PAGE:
Frederick C. Filasky, the onetime owner of an East Hampton bed and breakfast called the Plover’s Nest, died at Southampton Hospital on May 29 of congestive heart failure. He was 75, and had been ill for some time.
With his wife, the former Adele Stoessel, Mr. Filasky had recently been renovating a house in Springs. The couple were skilled in interior design and the renovation process, and since 1992 had bought and sold houses in various places from the Hamptons to Vermont. They owned and operated a rental property on the Caribbean island of St. Barth’s for 11 years, and had spent the last few years living in a log cabin in southern Vermont, overlooking the Green Mountain range.
They established the Plover’s Nest in 1996 and ran it for four years.
Mr. Filasky was born in Hempstead on Aug. 6, 1938, a son of John H. Filasky and the former Rose Vollkommer. He spent his childhood on the family farm in Upper Brookville, sharing with six siblings the responsibilities of harvesting potatoes, cabbages, and other crops.
After graduating from Oyster Bay High School he took over the management of the farm and transformed it into a Long Island and metropolitan area tourist attraction, offering pumpkin picking and hayrides in the fall, Christmas-tree cutting, and a selection of summertime sweet corn.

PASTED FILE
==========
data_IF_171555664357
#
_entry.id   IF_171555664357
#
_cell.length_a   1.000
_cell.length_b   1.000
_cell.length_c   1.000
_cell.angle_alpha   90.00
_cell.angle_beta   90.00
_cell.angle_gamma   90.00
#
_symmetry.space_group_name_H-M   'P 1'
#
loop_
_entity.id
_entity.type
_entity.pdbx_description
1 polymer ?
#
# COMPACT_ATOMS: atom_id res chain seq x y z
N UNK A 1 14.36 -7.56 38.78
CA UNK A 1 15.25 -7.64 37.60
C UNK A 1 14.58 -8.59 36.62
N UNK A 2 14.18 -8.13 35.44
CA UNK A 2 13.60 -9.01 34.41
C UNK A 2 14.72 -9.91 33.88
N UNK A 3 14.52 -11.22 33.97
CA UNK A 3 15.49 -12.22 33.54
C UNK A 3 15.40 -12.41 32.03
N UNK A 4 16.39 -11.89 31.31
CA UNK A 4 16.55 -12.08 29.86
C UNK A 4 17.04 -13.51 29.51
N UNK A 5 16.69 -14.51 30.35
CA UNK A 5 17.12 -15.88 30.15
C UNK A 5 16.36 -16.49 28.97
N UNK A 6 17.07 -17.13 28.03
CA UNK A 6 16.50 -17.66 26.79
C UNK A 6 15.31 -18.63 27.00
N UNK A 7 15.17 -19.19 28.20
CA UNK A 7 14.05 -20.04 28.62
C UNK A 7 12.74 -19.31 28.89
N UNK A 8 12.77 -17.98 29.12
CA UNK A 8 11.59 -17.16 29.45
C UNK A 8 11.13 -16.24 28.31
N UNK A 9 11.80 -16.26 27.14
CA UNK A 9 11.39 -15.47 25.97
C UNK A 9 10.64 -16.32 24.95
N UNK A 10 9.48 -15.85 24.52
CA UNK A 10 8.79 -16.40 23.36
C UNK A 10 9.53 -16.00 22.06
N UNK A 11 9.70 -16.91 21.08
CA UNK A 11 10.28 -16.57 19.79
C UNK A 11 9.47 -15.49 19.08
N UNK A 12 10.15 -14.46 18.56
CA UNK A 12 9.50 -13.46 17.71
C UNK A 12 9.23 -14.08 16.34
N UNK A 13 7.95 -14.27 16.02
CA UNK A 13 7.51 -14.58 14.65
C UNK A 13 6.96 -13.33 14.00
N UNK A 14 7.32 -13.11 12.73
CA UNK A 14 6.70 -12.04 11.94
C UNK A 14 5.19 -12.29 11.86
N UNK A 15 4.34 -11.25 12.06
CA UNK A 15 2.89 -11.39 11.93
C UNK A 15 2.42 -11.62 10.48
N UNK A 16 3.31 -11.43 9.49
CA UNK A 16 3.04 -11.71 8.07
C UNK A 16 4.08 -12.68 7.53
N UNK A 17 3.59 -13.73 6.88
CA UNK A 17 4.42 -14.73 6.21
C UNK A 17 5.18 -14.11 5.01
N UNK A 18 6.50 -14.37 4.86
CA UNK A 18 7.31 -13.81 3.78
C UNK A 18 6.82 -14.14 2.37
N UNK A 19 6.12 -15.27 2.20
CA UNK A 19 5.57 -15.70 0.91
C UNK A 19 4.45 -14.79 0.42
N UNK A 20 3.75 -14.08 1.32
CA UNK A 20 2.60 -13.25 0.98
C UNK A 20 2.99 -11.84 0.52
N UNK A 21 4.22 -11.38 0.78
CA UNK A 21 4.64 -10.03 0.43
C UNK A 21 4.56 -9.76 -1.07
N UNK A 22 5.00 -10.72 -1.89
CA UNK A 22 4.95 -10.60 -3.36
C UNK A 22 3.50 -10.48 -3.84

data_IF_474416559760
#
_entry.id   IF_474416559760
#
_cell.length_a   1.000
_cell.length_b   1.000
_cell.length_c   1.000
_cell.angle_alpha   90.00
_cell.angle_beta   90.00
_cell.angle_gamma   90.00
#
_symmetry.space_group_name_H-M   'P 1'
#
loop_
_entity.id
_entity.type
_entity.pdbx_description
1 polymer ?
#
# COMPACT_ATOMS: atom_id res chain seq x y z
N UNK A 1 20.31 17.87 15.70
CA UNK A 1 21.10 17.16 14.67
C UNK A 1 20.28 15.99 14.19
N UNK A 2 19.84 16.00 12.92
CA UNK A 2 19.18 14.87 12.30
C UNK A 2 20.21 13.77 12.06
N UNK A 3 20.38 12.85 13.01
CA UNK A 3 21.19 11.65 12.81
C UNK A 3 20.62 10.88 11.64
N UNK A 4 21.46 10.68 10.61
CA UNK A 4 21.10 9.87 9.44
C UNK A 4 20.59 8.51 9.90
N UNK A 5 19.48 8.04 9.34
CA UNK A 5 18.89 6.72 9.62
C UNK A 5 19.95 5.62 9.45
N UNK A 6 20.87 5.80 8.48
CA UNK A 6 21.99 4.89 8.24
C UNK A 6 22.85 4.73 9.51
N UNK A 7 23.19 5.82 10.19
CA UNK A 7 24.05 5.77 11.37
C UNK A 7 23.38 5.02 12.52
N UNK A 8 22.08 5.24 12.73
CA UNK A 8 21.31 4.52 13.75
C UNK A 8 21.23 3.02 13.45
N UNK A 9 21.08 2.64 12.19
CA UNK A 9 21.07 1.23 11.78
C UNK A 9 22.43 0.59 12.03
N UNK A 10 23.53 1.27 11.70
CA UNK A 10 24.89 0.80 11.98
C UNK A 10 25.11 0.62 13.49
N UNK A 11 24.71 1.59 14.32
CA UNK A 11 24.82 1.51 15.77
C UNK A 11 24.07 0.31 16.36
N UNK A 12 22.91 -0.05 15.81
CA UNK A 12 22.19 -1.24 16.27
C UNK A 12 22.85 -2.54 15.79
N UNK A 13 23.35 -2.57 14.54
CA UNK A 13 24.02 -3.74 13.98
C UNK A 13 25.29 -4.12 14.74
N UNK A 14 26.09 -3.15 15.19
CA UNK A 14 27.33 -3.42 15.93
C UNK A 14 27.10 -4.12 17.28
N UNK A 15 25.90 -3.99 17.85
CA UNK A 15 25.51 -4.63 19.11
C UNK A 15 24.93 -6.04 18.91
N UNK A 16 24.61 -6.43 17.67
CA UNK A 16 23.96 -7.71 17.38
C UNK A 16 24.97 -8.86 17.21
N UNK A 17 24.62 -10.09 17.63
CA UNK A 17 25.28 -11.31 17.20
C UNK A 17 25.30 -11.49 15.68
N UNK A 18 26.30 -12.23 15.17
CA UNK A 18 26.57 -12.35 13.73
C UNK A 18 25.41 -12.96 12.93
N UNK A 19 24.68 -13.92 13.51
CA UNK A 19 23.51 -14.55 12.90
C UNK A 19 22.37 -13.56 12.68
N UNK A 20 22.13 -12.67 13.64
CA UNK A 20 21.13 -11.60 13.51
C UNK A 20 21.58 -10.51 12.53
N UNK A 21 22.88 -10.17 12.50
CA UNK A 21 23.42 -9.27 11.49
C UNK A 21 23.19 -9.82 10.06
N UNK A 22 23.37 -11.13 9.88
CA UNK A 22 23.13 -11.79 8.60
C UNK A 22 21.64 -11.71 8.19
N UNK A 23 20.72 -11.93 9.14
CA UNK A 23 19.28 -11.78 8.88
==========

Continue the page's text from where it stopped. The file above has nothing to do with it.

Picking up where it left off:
He loved to be outdoors, his family said. On camping trips in the wilderness, they said, he would hunt during the day and tell stories and jokes around the campfire by night. With his wife, he enjoyed boating and tanning on the beach, as well as fast cars, snowmobiling, motorcycles, and skiing.
A savvy negotiator, Mr. Filasky also loved to seek out and buy interesting antiques, including old guns and knives, military pieces, furniture, and other home décor. In 1987, when his farming days were over, he started a soil-excavating business with his two elder sons, Fred Filasky Jr. of Jericho and Brian Filasky of Huntington Station.
In addition to his wife and sons, he was survived by three other children. They are Karen Filasky of Rocky Point, Holly Rule of Plainsboro, N.J., and Shane Filasky of Amagansett.
Also surviving are three sisters, Delores Somelofski of Andes, N.Y., Barbara Wyatt of Sandy Spring, Md., and June Burket of Rochester, and a brother, Ray Filasky of Delaware and Maryland. He leaves three grandchildren.
Mr. Filasky “was a true businessman, entrepreneur, and charmer, with many talents and a quick wit that captivated everyone around him,” his family said. “Each and every dream” he envisioned with his wife, “always and without fail became a reality,” she said.
A wake was held at the Yardley and Pino Funeral Home in East Hampton on June 2, with a service presided over by the Rev. Tony Larson of the Springs Presbyterian Church. A get-together followed at Nichol’s restaurant in East Hampton.
Mr. Filasky was cremated. The family plans a memorial celebration at a future date.
Memorial contributions have been suggested to the American Heart Association, P.O. Box 417005, Boston 02241, or to the American Diabetes Association, P.O. Box 11454, Alexandria, Va. 22312.